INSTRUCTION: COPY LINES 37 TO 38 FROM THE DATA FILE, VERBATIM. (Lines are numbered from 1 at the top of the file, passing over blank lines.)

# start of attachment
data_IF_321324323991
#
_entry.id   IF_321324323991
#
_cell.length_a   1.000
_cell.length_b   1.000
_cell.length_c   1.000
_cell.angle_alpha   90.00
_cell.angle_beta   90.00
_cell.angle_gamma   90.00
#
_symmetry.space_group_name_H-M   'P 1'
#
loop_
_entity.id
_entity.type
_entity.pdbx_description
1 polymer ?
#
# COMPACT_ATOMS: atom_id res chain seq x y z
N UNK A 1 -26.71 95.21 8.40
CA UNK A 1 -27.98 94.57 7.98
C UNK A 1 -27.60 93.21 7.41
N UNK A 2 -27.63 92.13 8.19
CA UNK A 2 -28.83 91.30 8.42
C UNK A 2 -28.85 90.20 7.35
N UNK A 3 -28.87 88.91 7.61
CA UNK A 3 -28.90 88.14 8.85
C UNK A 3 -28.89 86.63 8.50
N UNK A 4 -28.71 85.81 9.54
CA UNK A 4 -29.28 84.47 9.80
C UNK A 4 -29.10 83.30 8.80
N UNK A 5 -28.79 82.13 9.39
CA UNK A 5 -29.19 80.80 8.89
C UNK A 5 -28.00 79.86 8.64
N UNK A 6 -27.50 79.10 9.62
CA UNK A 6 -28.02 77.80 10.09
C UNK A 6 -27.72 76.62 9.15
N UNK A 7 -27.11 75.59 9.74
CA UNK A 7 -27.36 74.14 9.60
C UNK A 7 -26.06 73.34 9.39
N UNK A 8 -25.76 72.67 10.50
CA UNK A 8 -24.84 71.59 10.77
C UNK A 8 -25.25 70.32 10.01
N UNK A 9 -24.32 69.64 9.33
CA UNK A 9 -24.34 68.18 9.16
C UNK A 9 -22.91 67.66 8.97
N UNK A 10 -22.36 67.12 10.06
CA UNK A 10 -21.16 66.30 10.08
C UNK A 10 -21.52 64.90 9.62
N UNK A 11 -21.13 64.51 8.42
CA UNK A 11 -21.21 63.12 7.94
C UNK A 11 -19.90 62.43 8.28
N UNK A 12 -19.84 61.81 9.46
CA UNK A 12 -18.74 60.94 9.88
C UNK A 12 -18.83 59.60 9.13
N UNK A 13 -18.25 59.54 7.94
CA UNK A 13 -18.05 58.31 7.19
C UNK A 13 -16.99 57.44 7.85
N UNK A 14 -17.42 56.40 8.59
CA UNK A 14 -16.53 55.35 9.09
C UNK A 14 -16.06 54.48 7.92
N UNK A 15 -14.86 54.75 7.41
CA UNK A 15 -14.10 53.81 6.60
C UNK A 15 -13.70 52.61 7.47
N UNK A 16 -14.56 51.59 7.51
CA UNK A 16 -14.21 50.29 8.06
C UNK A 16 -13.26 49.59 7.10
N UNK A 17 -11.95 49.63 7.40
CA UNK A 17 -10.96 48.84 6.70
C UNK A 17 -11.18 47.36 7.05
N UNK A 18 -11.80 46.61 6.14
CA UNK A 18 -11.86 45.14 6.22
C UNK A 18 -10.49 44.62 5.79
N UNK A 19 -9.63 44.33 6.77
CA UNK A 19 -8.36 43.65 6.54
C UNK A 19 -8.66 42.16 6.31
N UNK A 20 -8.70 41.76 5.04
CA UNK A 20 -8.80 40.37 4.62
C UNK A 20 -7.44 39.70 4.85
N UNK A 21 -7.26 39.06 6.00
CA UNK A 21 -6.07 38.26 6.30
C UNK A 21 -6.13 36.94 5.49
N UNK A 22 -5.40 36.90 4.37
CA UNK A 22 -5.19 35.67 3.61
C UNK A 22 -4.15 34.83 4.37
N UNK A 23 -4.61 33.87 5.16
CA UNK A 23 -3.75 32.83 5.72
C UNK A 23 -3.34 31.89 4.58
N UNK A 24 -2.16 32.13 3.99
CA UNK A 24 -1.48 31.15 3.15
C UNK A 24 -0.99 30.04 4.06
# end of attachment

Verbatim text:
CA UNK A 6 -28.02 77.80 10.09
C UNK A 6 -27.72 76.62 9.15